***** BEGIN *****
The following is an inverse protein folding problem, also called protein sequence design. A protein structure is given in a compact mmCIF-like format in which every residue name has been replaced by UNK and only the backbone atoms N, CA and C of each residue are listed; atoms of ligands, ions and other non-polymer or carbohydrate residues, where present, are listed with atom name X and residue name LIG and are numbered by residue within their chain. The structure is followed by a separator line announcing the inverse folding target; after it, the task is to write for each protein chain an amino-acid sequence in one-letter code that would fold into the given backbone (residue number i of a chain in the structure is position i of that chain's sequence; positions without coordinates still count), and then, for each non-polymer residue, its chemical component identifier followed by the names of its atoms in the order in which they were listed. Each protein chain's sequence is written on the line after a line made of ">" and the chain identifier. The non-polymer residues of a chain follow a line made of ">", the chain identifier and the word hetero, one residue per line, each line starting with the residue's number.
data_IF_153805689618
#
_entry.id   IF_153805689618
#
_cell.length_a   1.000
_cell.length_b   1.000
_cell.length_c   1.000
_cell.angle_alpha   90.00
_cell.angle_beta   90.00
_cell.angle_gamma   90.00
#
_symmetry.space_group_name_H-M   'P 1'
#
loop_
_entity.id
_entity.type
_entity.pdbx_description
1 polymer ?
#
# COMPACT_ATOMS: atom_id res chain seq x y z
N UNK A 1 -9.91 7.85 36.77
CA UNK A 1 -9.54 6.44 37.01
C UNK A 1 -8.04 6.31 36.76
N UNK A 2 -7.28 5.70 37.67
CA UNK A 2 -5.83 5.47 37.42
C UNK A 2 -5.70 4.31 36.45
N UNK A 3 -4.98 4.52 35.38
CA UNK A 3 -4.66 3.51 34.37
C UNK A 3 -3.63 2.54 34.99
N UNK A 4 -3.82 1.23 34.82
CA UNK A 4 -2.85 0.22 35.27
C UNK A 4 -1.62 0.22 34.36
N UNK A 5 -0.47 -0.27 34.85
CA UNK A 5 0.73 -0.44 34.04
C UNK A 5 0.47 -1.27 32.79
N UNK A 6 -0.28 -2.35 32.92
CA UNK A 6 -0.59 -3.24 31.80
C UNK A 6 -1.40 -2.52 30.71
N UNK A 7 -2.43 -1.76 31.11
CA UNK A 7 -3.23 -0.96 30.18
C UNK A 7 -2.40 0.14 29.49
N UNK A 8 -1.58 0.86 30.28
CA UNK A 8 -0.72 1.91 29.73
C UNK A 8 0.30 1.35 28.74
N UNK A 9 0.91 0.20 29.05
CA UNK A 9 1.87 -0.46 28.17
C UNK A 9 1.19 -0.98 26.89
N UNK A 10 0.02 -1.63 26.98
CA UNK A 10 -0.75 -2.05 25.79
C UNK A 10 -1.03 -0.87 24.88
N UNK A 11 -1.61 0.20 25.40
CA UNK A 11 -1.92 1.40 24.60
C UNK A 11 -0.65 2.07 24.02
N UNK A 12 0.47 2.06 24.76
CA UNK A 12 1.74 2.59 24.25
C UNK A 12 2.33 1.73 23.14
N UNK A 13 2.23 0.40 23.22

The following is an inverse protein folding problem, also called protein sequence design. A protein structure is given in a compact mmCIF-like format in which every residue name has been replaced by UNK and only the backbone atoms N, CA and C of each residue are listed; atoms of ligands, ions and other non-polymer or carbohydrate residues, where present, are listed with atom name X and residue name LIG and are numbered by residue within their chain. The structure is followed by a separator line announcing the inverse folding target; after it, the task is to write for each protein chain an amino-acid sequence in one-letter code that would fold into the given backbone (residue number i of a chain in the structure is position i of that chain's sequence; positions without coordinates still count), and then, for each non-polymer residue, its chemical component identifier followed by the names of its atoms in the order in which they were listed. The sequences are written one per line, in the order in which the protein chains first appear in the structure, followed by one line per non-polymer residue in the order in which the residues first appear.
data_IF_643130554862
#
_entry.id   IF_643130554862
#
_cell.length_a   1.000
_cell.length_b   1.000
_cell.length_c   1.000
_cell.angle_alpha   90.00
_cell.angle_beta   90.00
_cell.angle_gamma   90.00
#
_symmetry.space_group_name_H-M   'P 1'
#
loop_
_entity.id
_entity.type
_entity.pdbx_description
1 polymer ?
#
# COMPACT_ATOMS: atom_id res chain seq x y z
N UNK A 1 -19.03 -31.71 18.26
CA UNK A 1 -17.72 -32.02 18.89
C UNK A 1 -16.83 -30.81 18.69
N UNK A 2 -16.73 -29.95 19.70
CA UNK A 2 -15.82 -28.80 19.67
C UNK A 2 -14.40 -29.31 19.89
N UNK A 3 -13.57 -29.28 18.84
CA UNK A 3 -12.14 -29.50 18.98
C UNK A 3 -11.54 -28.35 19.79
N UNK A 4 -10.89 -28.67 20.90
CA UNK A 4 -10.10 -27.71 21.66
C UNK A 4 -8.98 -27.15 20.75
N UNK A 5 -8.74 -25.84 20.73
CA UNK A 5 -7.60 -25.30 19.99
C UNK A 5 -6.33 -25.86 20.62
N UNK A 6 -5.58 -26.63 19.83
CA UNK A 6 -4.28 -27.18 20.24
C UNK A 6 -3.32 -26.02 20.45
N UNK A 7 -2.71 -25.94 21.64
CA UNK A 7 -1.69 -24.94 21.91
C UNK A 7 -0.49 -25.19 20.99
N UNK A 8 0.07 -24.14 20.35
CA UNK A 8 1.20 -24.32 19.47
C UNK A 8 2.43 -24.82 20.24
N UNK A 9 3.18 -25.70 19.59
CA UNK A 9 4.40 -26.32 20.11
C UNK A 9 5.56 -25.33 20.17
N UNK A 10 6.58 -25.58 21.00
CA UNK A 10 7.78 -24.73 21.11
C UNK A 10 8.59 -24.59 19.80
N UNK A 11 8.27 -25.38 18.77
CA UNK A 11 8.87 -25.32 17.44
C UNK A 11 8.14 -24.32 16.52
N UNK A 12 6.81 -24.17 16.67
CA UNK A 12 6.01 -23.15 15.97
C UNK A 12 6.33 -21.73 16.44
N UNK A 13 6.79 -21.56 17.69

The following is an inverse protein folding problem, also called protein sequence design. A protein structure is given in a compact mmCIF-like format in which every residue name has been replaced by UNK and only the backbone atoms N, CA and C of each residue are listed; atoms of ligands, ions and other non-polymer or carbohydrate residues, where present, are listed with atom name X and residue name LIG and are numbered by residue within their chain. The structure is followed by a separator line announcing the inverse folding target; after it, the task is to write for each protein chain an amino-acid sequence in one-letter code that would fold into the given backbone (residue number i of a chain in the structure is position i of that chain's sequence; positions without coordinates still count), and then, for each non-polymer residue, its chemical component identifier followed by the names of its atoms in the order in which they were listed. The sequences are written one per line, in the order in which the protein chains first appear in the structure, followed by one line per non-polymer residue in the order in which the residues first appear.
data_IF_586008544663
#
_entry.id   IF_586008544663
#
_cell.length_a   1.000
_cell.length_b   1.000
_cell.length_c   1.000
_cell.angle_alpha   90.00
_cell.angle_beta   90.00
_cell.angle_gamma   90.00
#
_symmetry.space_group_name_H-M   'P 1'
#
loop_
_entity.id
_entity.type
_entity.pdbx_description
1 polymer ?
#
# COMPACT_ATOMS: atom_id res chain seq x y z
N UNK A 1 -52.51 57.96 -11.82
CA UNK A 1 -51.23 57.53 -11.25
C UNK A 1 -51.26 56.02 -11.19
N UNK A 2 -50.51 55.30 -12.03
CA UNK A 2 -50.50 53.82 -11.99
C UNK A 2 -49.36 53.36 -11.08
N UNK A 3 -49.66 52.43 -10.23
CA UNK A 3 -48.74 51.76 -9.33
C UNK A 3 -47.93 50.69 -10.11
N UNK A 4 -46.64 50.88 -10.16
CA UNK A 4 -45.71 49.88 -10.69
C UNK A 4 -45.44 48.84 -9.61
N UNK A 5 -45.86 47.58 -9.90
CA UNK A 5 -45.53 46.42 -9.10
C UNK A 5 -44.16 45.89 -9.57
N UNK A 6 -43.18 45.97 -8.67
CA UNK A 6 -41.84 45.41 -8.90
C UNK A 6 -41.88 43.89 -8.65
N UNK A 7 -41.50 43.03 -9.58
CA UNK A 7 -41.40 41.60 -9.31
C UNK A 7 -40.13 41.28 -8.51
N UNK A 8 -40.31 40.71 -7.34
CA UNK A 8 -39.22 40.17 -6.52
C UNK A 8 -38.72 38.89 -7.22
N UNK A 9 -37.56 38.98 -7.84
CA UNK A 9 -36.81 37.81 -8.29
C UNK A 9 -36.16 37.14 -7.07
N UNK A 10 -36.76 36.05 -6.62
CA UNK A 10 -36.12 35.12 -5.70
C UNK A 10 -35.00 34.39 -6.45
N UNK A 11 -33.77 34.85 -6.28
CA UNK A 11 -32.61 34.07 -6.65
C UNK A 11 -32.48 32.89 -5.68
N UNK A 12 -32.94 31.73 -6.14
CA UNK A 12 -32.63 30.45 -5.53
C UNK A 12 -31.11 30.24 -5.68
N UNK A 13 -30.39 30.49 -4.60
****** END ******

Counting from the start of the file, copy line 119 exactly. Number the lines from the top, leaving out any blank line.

#